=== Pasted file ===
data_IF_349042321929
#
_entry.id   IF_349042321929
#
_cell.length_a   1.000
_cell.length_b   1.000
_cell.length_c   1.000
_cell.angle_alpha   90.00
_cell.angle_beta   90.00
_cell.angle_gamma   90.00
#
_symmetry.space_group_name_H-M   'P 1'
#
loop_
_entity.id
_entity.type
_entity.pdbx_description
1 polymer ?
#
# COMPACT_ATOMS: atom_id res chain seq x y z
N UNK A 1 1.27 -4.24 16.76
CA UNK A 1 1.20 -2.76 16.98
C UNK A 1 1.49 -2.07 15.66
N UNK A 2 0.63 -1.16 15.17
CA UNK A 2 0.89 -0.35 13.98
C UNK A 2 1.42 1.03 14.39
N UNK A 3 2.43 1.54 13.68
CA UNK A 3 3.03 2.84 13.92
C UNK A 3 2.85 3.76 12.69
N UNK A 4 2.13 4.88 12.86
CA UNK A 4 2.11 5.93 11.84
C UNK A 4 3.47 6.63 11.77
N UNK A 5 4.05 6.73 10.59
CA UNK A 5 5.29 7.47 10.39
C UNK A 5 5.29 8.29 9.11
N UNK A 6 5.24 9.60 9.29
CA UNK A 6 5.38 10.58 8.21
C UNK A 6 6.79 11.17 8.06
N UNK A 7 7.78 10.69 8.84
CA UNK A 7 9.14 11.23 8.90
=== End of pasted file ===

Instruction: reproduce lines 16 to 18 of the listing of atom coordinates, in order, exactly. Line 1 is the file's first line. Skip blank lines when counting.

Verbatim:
_entity.type
_entity.pdbx_description
1 polymer ?